The impact the store has had on countless students and their parents has been nothing short of inspirational, Horine said, recalling story after story of how families have been influenced.

“The stories that the children and their parents have shared through the years have been incredible,” she said. “One student said she chose an angel for her mom because it would remind her of the baby she had just lost; another wanted gloves for her dad so he wouldn’t hurt his hands while he was (working) in prison — ‘We can’t wrap them because they don’t let him get wrapped things,’ the child added.”

The “tear-jerking stories” have flowed on, and the heart-felt gratitude has been beyond words, Horine added. “One student was brought back by his teacher to return a mug he had gotten for his dad who had recently died. The teacher explained that his dad wouldn’t be needing that in heaven. Through the tears, I told him to come back the next day and we would send a gift to his dad. My boys had also lost their father a few years before. The next day we asked any student who wanted to send a message to heaven to come outside. We all wrote our own little message and tied them to some red balloons and released them together.”

Another mother called the school, four years after receiving her gifts, saying how the items her son chose for her helped her through a difficult time and that she had taken them to the hospital with her during her illness.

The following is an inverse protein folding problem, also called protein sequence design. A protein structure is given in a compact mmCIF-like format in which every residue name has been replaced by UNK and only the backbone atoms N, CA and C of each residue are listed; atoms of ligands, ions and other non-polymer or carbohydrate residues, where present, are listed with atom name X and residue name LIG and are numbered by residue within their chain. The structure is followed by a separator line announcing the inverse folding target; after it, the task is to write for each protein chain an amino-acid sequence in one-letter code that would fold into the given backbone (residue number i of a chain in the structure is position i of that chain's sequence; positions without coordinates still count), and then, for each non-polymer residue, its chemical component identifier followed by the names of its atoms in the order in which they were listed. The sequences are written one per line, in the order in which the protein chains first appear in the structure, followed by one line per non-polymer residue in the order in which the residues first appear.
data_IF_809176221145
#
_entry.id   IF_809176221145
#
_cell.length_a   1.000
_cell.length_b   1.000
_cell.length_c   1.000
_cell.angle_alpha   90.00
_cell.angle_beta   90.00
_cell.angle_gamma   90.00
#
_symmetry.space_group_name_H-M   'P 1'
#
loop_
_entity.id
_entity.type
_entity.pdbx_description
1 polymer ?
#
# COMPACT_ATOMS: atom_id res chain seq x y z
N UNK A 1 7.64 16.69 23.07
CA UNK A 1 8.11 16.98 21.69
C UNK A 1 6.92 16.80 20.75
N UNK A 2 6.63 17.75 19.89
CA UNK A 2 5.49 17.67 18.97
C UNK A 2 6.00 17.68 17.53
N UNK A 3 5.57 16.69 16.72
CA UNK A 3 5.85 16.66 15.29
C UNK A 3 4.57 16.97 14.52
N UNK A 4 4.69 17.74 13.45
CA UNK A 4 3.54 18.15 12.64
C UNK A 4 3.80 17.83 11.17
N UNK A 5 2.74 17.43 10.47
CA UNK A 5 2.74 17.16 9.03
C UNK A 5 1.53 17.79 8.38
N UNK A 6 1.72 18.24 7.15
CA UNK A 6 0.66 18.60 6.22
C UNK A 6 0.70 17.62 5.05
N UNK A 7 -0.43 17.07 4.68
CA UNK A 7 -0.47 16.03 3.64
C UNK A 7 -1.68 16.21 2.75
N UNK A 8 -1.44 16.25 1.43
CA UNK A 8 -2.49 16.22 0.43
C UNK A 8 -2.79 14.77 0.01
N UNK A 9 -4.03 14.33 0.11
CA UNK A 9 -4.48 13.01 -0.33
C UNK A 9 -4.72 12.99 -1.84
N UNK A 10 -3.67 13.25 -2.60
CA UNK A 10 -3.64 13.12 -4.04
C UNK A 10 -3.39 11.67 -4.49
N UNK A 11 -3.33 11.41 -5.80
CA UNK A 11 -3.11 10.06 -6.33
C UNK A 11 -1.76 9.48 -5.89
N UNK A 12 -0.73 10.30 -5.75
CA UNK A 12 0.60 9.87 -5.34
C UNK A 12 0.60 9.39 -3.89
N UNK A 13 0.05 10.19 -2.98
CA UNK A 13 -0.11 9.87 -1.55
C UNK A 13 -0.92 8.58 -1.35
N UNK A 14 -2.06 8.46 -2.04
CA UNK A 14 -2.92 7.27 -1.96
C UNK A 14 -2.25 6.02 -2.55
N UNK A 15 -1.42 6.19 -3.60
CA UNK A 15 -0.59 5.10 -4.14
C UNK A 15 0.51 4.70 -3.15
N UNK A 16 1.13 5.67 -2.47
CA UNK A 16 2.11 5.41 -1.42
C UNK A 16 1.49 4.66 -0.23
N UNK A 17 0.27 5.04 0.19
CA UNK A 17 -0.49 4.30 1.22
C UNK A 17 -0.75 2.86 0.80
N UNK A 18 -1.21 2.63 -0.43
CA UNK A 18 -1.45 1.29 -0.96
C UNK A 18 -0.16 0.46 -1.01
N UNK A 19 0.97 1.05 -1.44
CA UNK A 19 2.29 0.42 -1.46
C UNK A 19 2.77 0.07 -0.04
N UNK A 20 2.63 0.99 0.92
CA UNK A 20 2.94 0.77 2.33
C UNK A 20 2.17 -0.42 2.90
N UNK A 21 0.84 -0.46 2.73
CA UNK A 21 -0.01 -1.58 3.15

“Every year, we hear stories of how the gifts have touched lives of the students and their families. We cry just talking about it.”

In her first year teaching at Hardin Park, Holly Klein sees this as a “really wonderful way to share with our children the spirit of giving, and to broaden our own perspective of giving.”

Even though Horine’s status changed from active parent to faculty member through the years, she has remained involved with the project and loves working with her Hardin Park family, as well as her own family to insure its success each year. In fact, her son, Josh, who helped jumpstart the Christmas store initially, also continues to participate by creating lovely greeting cards to accompany student selections each year. His 2020 work of art, a glowing candle on a 4 x 6-inch card that had initially been carved into a wooden block and then reproduced onto paper, says it all. “This year’s theme is hope,” Josh said. “We really want the students and their parents to feel hopeful, despite all that’s going on around us during this time.”

The Horines and those who continue to work with the store, (which includes four key individuals), say not only has its success continued to grow through the years, but so have the donations and the blessings.

“We were a little worried this year, in light of our current situation in general, that donations were down, but once I shared my thoughts with the faculty and staff, and Corrie Freeman put that message out there on Facebook, the feedback has been incredible,” Jonie added.